The exact history of the temple could not be ascertained from the inscriptions. The oldest inscription is dated from 1139 AD, when a person by name Natesan Chetti from Rajendra Cholapattinam offering donations to the temple. Two other inscriptions from the temple are dated 1613 and 1785 indicating record of offerings to the temple. A local historic account states that famous Nayak king Thirumalai Nayak (1623-59 CE) visited the place and constructed the stepped temple tank. The inscriptions in the temple refer the place is Thiruvanparisaram.[2]


The vimanam of the temple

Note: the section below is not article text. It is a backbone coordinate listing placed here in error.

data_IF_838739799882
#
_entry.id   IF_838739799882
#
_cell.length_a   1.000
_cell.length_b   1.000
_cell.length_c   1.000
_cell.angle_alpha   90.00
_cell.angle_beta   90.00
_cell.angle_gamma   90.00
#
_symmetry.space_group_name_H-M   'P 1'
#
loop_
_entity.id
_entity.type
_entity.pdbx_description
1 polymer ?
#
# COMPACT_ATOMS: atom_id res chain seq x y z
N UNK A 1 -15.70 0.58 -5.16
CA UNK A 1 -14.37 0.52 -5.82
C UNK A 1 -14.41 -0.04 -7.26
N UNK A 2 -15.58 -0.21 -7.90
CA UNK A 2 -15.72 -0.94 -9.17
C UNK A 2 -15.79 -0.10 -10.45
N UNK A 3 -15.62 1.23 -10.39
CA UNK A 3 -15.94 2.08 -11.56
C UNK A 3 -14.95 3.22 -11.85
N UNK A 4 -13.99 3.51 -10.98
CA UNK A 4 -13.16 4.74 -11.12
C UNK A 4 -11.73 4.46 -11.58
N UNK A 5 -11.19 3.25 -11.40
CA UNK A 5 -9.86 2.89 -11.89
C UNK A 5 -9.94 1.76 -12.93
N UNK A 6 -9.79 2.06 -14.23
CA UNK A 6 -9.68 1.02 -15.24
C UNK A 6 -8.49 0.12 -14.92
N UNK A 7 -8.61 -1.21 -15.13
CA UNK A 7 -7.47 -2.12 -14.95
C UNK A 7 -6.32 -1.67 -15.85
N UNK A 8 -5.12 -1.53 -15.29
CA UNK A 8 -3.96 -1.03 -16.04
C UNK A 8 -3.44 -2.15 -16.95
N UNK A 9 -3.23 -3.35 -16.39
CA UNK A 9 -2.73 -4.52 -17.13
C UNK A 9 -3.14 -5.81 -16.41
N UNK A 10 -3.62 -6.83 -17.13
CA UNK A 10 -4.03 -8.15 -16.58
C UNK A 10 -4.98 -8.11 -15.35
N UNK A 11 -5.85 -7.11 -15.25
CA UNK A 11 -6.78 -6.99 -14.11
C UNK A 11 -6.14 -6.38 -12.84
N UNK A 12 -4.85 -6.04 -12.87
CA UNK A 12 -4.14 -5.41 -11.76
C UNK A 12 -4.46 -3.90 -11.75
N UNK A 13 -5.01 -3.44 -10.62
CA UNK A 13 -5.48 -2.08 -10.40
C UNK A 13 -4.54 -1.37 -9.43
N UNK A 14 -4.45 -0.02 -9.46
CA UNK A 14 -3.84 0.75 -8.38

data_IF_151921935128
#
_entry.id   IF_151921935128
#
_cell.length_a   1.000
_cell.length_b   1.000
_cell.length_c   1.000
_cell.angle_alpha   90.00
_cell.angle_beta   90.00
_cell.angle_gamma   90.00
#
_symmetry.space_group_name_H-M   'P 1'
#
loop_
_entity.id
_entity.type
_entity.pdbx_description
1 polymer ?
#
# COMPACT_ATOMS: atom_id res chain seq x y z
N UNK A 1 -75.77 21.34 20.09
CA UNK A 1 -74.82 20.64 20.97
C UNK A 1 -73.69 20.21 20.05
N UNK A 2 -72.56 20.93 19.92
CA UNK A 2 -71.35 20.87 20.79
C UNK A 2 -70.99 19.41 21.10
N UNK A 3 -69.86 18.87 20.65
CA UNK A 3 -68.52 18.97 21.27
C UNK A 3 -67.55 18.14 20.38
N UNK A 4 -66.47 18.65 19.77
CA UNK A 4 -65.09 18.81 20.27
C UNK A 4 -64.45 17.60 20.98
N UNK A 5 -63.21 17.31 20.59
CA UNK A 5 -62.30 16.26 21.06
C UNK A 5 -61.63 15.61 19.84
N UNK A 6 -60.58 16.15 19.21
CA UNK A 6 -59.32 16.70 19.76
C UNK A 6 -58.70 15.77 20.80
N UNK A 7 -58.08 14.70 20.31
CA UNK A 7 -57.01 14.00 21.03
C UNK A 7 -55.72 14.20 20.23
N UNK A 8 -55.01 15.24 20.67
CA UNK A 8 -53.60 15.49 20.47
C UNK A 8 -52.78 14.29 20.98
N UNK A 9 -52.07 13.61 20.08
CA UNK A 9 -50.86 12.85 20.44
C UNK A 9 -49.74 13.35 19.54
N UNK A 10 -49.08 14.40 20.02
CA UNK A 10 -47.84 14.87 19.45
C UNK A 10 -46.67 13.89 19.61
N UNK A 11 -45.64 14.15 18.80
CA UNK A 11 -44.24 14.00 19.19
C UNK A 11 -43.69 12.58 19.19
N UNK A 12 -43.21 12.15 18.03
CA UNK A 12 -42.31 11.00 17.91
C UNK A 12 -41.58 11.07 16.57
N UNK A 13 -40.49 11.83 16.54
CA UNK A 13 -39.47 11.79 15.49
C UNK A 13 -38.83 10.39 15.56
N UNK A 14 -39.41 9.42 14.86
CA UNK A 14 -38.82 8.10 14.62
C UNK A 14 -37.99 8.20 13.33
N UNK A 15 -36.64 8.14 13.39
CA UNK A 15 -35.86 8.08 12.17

Thiruvazhmarban temple covers an area of about 2 acres (0.81 hectares) and has a five-tiered gopuram (gateway tower). The temple in enclosed in a rectangular enclosure surrounded by granite walls. The central shrine houses the image of the presiding deity, Thiruvazhmarban in sitting posture. There is no separate shrine for his consort Lakshmi as she is believed to reside in his chest. Surrounding the presiding deity, the images of Saptharishis are present. The images of Rama, Lakshmana and Sita are located to the right of the presiding deity. The image of Thiruvazhmarban is made of a compound of lime and granite. The sanctum also houses the images of Vishwaksenara, Kulasekara Azhwar, Nataraja and Sivakami.[2] The festival deity is made of panchaloha and all the ablution related worship practises are done only for festival deity. The shrines of Garuda, Anjaneya, Ramanuja, Vedanta Desika and Azhwars are found in the second precinct.[3] The temple tank, Soma Theertham is located outside the main shrine. A hall named Kalyana Vimana Mandapa located near the tank houses paintings depicting Dasavatara, the ten avatars of Vishnu.[2]